Mouse hypothalamic GT1-7 cells demonstrate AMPK-dependent intrinsic glucose-sensing behaviour.
Beall C., Hamilton DL., Gallagher J., Logie L., Wright K., Soutar MP., Dadak S., Ashford FB., Haythorne E., Du Q., Jovanović A., McCrimmon RJ., Ashford MLJ.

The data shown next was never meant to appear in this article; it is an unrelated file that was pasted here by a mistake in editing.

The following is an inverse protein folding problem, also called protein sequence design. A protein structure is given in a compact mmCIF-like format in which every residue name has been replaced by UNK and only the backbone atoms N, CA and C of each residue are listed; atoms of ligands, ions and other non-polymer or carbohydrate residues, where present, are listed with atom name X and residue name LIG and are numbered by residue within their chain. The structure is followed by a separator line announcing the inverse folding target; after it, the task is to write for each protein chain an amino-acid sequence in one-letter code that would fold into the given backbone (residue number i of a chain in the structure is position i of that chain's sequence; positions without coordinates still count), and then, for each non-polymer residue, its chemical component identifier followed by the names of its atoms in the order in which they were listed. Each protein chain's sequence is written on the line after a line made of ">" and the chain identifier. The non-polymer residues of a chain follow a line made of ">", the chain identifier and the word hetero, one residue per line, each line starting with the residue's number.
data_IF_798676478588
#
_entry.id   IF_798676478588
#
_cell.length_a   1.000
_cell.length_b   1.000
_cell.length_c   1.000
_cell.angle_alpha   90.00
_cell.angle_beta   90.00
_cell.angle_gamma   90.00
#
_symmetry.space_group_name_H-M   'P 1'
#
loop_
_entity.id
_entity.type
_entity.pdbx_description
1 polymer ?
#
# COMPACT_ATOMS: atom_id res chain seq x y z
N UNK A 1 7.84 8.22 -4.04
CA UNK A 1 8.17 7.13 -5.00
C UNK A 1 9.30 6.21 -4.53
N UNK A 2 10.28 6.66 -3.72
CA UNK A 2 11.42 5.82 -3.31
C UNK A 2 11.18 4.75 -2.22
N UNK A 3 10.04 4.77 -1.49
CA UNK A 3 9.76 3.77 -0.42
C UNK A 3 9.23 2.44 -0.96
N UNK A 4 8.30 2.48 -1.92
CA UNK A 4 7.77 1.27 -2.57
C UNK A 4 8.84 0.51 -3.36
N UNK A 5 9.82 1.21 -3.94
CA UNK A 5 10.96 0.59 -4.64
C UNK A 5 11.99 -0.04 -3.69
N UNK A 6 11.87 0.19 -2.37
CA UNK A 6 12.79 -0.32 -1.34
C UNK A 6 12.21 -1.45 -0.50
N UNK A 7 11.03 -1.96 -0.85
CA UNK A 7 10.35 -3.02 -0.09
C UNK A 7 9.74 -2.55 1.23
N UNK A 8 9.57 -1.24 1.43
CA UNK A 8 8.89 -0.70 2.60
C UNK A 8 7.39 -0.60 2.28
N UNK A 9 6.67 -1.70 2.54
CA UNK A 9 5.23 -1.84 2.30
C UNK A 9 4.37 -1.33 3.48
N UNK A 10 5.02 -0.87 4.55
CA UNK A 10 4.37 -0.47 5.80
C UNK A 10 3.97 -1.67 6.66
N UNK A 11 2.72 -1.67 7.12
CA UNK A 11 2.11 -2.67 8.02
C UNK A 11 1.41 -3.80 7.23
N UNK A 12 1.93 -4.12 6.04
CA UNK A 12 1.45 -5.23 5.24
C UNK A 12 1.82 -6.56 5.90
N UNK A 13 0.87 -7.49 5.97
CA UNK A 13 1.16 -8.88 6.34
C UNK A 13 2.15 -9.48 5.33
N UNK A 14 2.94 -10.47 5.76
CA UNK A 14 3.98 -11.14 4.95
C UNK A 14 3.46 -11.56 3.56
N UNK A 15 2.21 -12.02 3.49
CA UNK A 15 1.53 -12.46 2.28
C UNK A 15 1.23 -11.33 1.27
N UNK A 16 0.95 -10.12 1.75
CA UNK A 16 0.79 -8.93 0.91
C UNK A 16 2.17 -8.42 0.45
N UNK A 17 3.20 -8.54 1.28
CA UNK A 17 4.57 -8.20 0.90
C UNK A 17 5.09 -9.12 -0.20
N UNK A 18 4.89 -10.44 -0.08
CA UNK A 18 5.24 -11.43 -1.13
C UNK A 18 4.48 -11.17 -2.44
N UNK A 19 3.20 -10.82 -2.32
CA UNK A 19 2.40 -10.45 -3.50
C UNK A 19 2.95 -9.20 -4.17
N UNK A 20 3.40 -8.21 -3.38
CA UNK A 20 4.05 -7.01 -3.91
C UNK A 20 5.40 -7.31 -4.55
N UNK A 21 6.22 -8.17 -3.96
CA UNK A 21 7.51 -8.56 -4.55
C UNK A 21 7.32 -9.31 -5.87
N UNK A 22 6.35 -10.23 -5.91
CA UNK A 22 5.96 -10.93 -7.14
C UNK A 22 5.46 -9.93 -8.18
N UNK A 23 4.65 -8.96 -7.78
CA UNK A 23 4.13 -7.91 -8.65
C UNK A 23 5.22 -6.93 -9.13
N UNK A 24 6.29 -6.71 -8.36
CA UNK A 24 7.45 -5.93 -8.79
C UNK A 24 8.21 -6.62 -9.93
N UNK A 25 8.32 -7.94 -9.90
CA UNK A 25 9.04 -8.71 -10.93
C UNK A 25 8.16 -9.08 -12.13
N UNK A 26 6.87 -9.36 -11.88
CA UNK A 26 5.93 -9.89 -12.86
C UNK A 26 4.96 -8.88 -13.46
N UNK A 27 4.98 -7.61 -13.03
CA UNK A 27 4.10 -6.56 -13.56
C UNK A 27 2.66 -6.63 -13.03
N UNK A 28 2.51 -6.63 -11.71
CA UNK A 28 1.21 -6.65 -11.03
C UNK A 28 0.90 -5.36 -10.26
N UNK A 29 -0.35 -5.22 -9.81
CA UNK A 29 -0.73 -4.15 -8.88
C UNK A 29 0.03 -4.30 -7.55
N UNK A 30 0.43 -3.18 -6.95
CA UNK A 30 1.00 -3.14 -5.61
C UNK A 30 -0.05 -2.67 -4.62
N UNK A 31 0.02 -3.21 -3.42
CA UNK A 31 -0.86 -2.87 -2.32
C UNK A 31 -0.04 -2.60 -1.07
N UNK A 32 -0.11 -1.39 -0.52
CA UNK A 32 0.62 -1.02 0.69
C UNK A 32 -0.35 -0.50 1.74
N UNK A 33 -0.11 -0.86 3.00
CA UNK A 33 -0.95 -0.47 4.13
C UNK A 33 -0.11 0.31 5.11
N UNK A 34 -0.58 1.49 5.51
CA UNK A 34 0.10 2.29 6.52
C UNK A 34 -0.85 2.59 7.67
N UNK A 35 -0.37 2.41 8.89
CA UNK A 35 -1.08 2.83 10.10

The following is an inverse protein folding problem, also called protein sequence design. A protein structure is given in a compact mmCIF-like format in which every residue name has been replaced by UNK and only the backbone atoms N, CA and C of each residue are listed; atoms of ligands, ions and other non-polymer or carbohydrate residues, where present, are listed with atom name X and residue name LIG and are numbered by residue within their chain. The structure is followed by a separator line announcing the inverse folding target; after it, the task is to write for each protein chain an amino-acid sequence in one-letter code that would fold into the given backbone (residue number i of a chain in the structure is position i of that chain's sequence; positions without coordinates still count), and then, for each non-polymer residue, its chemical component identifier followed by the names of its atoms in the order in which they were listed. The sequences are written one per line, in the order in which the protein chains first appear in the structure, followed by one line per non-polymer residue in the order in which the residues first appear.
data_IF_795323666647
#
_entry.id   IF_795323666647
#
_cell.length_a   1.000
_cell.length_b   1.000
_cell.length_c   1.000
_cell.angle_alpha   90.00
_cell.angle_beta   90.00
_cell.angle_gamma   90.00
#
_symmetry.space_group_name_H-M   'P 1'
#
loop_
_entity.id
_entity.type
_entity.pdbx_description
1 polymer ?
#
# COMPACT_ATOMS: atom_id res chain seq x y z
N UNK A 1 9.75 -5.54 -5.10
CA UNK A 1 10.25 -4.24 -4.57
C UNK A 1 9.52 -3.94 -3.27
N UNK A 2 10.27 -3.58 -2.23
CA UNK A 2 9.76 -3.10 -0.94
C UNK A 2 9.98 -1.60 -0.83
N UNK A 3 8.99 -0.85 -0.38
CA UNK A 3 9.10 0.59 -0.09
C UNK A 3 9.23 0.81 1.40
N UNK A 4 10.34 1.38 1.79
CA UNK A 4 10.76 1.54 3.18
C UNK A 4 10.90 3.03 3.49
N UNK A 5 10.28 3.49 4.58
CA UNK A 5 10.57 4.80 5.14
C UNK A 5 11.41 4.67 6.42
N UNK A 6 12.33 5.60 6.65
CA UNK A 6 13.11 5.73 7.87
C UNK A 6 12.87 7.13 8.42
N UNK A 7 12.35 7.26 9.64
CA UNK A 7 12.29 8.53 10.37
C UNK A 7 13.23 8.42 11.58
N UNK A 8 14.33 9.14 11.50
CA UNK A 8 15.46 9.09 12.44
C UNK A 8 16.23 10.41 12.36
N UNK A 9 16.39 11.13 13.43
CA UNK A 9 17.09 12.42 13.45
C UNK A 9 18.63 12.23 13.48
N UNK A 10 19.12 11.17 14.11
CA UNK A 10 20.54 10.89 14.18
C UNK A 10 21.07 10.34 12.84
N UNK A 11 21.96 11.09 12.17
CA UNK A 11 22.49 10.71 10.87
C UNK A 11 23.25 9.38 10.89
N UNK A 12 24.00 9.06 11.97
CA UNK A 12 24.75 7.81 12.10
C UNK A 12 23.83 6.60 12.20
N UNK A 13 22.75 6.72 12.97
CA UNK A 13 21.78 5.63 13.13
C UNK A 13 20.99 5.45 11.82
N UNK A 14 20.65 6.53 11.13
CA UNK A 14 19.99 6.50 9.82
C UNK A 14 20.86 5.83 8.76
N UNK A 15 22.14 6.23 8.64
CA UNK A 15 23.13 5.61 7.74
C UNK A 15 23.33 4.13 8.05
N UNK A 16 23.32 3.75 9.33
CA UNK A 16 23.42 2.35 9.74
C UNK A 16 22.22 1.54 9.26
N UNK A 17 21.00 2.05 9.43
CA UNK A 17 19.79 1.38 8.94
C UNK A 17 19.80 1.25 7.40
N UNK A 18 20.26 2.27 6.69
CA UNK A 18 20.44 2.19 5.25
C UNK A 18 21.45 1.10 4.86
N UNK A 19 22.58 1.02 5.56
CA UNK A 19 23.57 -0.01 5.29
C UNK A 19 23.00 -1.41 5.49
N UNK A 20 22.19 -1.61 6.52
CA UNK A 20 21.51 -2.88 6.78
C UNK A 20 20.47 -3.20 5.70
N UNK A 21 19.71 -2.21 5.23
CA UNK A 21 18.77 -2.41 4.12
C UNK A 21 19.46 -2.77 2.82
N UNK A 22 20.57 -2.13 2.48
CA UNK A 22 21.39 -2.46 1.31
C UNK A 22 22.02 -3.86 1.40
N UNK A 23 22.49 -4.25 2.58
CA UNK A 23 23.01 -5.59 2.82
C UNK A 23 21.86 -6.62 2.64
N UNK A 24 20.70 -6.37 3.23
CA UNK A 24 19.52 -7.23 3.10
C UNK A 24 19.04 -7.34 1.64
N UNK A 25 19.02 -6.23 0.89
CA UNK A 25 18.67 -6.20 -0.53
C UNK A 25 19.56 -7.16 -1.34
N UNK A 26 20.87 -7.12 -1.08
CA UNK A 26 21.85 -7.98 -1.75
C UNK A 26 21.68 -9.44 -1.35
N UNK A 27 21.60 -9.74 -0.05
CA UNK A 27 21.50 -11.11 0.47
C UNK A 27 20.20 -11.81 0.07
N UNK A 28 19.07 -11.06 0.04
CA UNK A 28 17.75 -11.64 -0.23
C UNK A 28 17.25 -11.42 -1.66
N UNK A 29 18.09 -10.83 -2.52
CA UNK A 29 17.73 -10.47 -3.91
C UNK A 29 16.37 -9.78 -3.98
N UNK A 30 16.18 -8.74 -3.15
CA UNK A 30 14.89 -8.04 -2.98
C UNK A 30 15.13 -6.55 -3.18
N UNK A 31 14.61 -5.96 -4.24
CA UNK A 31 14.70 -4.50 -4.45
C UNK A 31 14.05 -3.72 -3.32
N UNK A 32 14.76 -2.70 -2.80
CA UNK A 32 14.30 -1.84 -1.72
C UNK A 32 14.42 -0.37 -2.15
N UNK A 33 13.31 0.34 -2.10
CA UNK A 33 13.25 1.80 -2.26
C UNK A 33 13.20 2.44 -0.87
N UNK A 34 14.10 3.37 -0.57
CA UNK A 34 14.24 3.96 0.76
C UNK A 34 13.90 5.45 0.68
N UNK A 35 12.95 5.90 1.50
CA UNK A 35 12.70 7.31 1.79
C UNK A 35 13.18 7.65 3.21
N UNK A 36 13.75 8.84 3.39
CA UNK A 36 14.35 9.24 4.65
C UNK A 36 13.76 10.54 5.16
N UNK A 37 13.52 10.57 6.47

AIMS/HYPOTHESIS: Hypothalamic glucose-excited (GE) neurons contribute to whole-body glucose homeostasis and participate in the detection of hypoglycaemia. This system appears defective in type 1 diabetes, in which hypoglycaemia commonly occurs. Unfortunately, it is at present unclear which molecular components required for glucose sensing are produced in individual neurons and how these are functionally linked. We used the GT1-7 mouse hypothalamic cell line to address these issues. METHODS: Electrophysiological recordings, coupled with measurements of gene expression and protein levels and activity, were made from unmodified GT1-7 cells and cells in which AMP-activated protein kinase (AMPK) catalytic subunit gene expression and activity were reduced. RESULTS: Hypothalamic GT1-7 neurons express the genes encoding glucokinase and ATP-sensitive K(+) channel (K(ATP)) subunits K ( ir ) 6.2 and Sur1 and exhibit GE-type glucose-sensing behaviour. Lowered extracellular glucose concentration hyperpolarised the cells in a concentration-dependent manner, an outcome that was reversed by tolbutamide. Inhibition of glucose uptake or metabolism hyperpolarised cells, showing that energy metabolism is required to maintain their resting membrane potential. Short hairpin (sh)RNA directed to Ampkα2 (also known as Prkaa2) reduced GT1-7 cell AMPKα2, but not AMPKα1, activity and lowered the threshold for hypoglycaemia-induced hyperpolarisation. shAmpkα1 (also known as Prkaa1) had no effect on glucose-sensing or AMPKα2 activity. Decreased uncoupling protein 2 (Ucp2) mRNA was detected in AMPKα2-reduced cells, suggesting that AMPKα2 regulates UCP2 levels. CONCLUSIONS/INTERPRETATION: We have demonstrated that GT1-7 cells closely mimic GE neuron glucose-sensing behaviour, and reducing AMPKα2 blunts their responsiveness to hypoglycaemic challenge, possibly by altering UCP2 activity. These results show that suppression of AMPKα2 activity inhibits normal glucose-sensing behaviour and may contribute to defective detection of hypoglycaemia.